Another need-for-speed event is the soapbox derby. Before competing, racers are divided into groups (kids aged 10 to 13, teens aged 14 to 17 and adults) and all the soapboxes are inspected for safety. After all, it’s all fun and games until someone winds up headfirst in a snowbank. Awards are given to first-, second- and third-place racers as well as the masterminds behind the most original soapbox — should it go to the car with the Mr. Potato Head hood ornament or the refrigerator Rolls-Royce? The derby is on February 3 on Côte de la Fabrique and starts at 10AM.

The carnival is perhaps most inspiring during its international snow sculpture show, which turns the Plains of Abraham into a giant outdoor museum. About 50 teams from 30 countries apply to compete every year, but no more than 20 are chosen to take part. Each team is given a block of snow that’s about five-and-a-half-metres wide, three-metres high and three-and-a-half metres deep from which they must chisel, shape, water and ice their snowy structures. Beginning January 30, each team has five days to complete their sculptures. It’s best to take in the show the last weekend of carnival when the winners will be named. Can’t make it out that weekend? No worries. The equally impressive Canadian show, which includes 13 teams from across the country is January 26 through 28.

To help get your muscles working, there’s skating, sledding, tubing, snow rafting and skiing. There’s also an elaborate ice palace made up of at least 5000 ice blocks (Bonhomme has to have his own home sweet home too) and a kids’ village where the youngins’ can race roadsters that are really more like box cars.

Celebrate Like A Local

Besides racing, rolling and romping through the snow, there are three carnival customs that set this one-of-a-kind winterfest apart from all the rest. One is the colourful, fringed belt tied around the waists of many carnival goers and, of course, Bonhomme. Inspired by Aboriginal culture, the ceinture fléchée or arrowhead sash was used throughout the 19th century to fasten jackets at the waist to stop the cold from getting in and was a symbol of Québécois patriotes during their 1838 rebellion. Today, the sash (available in both adult and kid sizes) is sold and seen throughout the event. Note: the proper way to wear one is tied on your left side.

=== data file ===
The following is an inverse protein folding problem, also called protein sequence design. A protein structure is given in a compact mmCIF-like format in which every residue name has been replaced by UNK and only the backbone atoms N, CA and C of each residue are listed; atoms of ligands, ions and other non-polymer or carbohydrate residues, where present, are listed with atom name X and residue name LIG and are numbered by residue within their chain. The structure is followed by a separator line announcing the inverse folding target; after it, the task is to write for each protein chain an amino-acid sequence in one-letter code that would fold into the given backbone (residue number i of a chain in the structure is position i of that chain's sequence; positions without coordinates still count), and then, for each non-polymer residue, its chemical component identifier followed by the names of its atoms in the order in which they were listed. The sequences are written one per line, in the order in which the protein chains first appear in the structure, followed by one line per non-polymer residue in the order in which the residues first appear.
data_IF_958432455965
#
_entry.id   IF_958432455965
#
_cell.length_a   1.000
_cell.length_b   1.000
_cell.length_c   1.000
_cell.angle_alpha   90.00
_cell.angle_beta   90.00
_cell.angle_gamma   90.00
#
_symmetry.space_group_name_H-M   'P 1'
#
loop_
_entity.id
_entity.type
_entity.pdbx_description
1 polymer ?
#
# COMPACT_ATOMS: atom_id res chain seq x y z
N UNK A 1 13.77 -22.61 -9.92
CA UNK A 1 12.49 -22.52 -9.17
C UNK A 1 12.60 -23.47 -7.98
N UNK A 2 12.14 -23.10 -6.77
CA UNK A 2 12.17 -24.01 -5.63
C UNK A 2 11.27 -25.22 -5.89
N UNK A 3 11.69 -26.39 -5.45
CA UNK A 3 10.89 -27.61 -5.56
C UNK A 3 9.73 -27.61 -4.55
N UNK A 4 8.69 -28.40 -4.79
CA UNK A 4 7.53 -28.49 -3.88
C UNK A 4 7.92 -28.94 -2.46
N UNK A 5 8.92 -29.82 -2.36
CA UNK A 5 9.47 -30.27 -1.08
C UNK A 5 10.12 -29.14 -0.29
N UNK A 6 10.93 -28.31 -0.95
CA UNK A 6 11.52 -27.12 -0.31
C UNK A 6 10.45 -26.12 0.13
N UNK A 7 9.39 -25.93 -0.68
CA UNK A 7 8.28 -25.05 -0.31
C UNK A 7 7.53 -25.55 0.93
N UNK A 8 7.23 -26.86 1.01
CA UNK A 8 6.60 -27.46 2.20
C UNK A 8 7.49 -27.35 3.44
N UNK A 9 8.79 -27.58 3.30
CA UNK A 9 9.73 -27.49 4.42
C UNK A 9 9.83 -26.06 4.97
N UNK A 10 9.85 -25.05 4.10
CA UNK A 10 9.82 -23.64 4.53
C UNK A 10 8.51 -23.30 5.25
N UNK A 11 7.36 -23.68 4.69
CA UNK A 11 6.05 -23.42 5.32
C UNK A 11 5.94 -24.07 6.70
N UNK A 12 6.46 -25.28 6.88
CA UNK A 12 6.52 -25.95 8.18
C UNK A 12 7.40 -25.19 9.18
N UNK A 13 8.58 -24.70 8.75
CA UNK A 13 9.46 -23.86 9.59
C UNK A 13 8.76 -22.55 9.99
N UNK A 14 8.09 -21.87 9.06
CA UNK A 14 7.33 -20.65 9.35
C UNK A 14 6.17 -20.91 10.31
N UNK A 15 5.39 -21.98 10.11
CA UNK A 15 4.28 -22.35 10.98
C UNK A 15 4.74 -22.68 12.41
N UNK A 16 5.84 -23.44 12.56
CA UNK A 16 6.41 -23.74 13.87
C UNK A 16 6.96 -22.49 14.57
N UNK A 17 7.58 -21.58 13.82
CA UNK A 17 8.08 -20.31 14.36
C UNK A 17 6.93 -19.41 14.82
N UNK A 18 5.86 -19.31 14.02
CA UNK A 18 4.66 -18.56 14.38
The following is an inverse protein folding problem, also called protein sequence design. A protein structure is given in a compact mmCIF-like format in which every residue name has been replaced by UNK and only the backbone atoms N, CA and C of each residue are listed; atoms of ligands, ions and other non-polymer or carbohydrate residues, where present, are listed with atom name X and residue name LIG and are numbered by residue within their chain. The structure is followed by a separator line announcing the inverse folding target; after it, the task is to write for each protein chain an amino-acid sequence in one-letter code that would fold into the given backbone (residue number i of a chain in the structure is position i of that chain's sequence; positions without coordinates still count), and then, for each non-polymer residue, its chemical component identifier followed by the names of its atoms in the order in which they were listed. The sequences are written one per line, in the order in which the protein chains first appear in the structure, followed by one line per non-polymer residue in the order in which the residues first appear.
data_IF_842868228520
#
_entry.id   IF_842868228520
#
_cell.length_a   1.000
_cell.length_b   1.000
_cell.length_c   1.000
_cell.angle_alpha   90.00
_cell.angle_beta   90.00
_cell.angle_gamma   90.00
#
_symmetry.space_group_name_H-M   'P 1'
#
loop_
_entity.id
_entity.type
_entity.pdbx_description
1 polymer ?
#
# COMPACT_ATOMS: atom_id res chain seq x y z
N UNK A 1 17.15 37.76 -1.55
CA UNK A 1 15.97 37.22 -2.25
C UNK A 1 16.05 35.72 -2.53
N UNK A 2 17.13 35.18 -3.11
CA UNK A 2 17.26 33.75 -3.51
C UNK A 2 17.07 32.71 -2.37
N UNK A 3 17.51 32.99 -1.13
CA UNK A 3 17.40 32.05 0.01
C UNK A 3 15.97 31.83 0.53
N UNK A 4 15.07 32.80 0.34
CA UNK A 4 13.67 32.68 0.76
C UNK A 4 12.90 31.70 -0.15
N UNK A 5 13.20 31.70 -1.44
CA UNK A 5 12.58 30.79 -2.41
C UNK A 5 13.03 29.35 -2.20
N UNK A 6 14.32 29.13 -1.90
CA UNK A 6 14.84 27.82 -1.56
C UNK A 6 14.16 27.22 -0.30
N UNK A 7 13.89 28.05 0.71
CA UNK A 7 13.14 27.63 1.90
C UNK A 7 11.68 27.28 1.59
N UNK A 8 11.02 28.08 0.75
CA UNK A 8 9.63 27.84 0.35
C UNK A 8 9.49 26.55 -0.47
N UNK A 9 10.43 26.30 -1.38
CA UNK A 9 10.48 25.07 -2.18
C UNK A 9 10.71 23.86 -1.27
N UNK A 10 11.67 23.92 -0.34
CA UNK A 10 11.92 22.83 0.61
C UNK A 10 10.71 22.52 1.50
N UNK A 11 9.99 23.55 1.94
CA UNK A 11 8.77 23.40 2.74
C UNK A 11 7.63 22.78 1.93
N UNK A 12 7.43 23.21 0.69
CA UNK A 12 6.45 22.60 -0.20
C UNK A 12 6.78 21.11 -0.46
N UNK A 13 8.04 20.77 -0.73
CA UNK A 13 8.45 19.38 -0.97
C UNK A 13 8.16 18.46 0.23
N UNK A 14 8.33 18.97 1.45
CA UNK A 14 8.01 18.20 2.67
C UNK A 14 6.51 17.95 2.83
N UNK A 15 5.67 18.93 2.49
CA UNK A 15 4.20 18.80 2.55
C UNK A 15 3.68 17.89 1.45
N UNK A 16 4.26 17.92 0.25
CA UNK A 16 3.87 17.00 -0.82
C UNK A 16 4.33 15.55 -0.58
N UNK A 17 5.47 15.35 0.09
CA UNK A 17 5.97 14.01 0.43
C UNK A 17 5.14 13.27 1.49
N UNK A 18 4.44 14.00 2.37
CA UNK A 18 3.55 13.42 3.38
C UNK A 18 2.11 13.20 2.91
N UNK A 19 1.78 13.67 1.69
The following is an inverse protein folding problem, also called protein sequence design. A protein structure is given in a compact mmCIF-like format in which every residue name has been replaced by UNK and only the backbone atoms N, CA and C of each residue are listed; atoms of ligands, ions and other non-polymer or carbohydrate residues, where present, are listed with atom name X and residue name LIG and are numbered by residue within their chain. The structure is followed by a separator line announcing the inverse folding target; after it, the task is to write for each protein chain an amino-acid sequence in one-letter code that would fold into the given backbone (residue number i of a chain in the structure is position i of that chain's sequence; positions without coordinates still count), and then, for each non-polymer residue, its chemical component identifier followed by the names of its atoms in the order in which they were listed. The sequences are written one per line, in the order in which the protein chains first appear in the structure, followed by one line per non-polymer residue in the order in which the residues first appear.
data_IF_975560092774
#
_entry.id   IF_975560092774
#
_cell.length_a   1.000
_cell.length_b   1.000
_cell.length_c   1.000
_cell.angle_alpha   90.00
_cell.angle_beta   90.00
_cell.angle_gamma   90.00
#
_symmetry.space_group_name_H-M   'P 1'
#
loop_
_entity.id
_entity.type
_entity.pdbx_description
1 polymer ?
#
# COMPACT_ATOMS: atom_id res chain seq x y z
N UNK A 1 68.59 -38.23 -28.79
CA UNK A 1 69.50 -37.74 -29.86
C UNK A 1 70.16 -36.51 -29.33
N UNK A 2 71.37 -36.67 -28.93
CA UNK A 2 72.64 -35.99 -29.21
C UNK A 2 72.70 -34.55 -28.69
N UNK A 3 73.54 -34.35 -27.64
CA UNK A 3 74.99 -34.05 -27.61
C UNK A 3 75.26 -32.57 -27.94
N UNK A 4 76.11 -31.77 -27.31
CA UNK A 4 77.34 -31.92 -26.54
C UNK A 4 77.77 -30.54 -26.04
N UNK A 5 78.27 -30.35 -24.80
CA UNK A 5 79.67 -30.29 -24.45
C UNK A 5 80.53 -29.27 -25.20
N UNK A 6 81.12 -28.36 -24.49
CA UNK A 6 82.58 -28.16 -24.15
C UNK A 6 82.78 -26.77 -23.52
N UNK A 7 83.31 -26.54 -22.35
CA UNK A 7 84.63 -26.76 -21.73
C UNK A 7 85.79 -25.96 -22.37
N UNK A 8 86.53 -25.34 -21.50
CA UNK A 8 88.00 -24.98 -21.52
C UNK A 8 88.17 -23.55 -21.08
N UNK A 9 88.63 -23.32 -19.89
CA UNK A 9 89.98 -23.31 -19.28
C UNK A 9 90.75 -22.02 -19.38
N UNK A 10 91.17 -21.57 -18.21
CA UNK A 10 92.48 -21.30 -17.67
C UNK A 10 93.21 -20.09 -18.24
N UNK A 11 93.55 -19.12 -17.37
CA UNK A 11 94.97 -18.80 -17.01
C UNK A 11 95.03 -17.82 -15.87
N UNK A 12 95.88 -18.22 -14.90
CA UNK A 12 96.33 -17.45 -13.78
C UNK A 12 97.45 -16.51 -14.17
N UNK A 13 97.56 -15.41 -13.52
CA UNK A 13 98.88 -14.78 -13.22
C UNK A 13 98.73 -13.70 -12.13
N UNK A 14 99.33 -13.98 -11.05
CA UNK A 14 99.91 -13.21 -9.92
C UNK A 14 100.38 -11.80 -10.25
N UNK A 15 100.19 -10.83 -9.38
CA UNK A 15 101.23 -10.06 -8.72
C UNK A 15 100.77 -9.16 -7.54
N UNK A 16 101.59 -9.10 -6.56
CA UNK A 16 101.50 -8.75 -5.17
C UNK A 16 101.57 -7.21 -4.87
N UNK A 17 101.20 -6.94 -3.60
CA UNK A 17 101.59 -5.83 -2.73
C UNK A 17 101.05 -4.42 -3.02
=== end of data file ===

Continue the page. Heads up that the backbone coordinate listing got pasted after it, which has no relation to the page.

Another tradition involves long, red, plastic trumpets. When blown into, they sound like elephants or, in my opinion, like someone who’s gassy after having gobbled down too much poutine (pronounced poo-teen, a local favourite made up of fries topped with cheese curds and hot gravy). Your kids will definitely want one of these noisemakers.
Then there’s caribou, a drink just for mom and dad. Once believed to consist of caribou blood and cheap whisky, the blood-red brew generally includes brandy, port, sherry and vodka. You can down it cold or warm; either way it still tasted like cough syrup to me. Savvy carnival goers carry the drink in hollow, plastic, walking canes with a removable stop and sip it for warmth as they walk.

Despite the elements, but most likely because of them, Quebec City’s Winter Carnival is chock-full of ways to keep you on the go. Its activities, competitions, shows and traditions are a lot of fun for the little ones, but, surprisingly, great for “bigger ones” like you and me too. Sure it’s chilly out, but the joie de vivre is so contagious — if I got caught singing and swing dancing to folksongs at the opening ceremonies, I guarantee you will be too — that bracing the weather is (almost) worth it. After all, if you can’t beat the cold (and the blowing snow… and the wind chill… and the freezing rain…), you might as well embrace it. And just think, by the time the carnival is over, the coldest month of the year will be too.

This article was accurate when it was published. Please confirm rates and details directly with the companies in question.